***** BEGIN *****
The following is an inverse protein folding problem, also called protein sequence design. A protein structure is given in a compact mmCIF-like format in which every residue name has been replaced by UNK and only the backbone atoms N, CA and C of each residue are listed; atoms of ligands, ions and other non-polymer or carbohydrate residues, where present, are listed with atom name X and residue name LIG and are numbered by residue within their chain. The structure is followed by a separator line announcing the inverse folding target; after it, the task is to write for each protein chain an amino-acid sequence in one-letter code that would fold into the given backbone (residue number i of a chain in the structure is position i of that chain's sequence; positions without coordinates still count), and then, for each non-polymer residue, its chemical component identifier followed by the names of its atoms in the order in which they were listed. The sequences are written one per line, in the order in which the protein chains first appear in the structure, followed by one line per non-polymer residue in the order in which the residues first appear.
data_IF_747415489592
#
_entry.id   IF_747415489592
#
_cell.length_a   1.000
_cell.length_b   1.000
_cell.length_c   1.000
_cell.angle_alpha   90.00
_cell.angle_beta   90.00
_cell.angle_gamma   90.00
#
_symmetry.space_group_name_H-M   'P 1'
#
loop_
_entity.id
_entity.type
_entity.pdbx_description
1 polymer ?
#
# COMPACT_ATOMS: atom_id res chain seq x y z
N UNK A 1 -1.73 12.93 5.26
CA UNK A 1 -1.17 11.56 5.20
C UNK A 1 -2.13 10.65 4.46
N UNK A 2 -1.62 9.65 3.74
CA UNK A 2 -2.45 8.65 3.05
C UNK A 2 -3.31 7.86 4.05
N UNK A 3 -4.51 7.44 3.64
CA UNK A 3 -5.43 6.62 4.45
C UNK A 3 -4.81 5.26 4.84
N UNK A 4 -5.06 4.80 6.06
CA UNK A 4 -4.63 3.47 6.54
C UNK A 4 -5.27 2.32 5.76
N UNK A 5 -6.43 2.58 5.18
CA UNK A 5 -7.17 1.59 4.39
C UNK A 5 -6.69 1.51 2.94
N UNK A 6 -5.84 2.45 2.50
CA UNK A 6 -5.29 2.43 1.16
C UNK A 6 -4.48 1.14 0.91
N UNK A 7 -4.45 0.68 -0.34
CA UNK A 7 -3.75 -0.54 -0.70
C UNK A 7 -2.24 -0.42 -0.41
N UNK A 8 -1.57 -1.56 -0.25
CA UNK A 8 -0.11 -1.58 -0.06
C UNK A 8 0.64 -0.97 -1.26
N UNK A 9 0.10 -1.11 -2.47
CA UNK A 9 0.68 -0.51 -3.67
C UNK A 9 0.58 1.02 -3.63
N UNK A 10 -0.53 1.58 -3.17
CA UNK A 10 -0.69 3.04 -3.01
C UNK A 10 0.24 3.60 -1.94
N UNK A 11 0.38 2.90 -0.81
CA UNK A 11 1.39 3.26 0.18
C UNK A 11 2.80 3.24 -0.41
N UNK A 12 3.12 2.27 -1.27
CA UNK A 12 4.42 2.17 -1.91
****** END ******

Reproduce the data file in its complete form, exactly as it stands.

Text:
The following is an inverse protein folding problem, also called protein sequence design. A protein structure is given in a compact mmCIF-like format in which every residue name has been replaced by UNK and only the backbone atoms N, CA and C of each residue are listed; atoms of ligands, ions and other non-polymer or carbohydrate residues, where present, are listed with atom name X and residue name LIG and are numbered by residue within their chain. The structure is followed by a separator line announcing the inverse folding target; after it, the task is to write for each protein chain an amino-acid sequence in one-letter code that would fold into the given backbone (residue number i of a chain in the structure is position i of that chain's sequence; positions without coordinates still count), and then, for each non-polymer residue, its chemical component identifier followed by the names of its atoms in the order in which they were listed. The sequences are written one per line, in the order in which the protein chains first appear in the structure, followed by one line per non-polymer residue in the order in which the residues first appear.
data_IF_747415489592
#
_entry.id   IF_747415489592
#
_cell.length_a   1.000
_cell.length_b   1.000
_cell.length_c   1.000
_cell.angle_alpha   90.00
_cell.angle_beta   90.00
_cell.angle_gamma   90.00
#
_symmetry.space_group_name_H-M   'P 1'
#
loop_
_entity.id
_entity.type
_entity.pdbx_description
1 polymer ?
#
# COMPACT_ATOMS: atom_id res chain seq x y z
N UNK A 1 -1.73 12.93 5.26
CA UNK A 1 -1.17 11.56 5.20
C UNK A 1 -2.13 10.65 4.46
N UNK A 2 -1.62 9.65 3.74
CA UNK A 2 -2.45 8.65 3.05
C UNK A 2 -3.31 7.86 4.05
N UNK A 3 -4.51 7.44 3.64
CA UNK A 3 -5.43 6.62 4.45
C UNK A 3 -4.81 5.26 4.84
N UNK A 4 -5.06 4.80 6.06
CA UNK A 4 -4.63 3.47 6.54
C UNK A 4 -5.27 2.32 5.76
N UNK A 5 -6.43 2.58 5.18
CA UNK A 5 -7.17 1.59 4.39
C UNK A 5 -6.69 1.51 2.94
N UNK A 6 -5.84 2.45 2.50
CA UNK A 6 -5.29 2.43 1.16
C UNK A 6 -4.48 1.14 0.91
N UNK A 7 -4.45 0.68 -0.34
CA UNK A 7 -3.75 -0.54 -0.70
C UNK A 7 -2.24 -0.42 -0.41
N UNK A 8 -1.57 -1.56 -0.25
CA UNK A 8 -0.11 -1.58 -0.06
C UNK A 8 0.64 -0.97 -1.26
N UNK A 9 0.10 -1.11 -2.47
CA UNK A 9 0.68 -0.51 -3.67
C UNK A 9 0.58 1.02 -3.63
N UNK A 10 -0.53 1.58 -3.17
CA UNK A 10 -0.69 3.04 -3.01
C UNK A 10 0.24 3.60 -1.94
N UNK A 11 0.38 2.90 -0.81
CA UNK A 11 1.39 3.26 0.18
C UNK A 11 2.80 3.24 -0.41
N UNK A 12 3.12 2.27 -1.27
CA UNK A 12 4.42 2.17 -1.91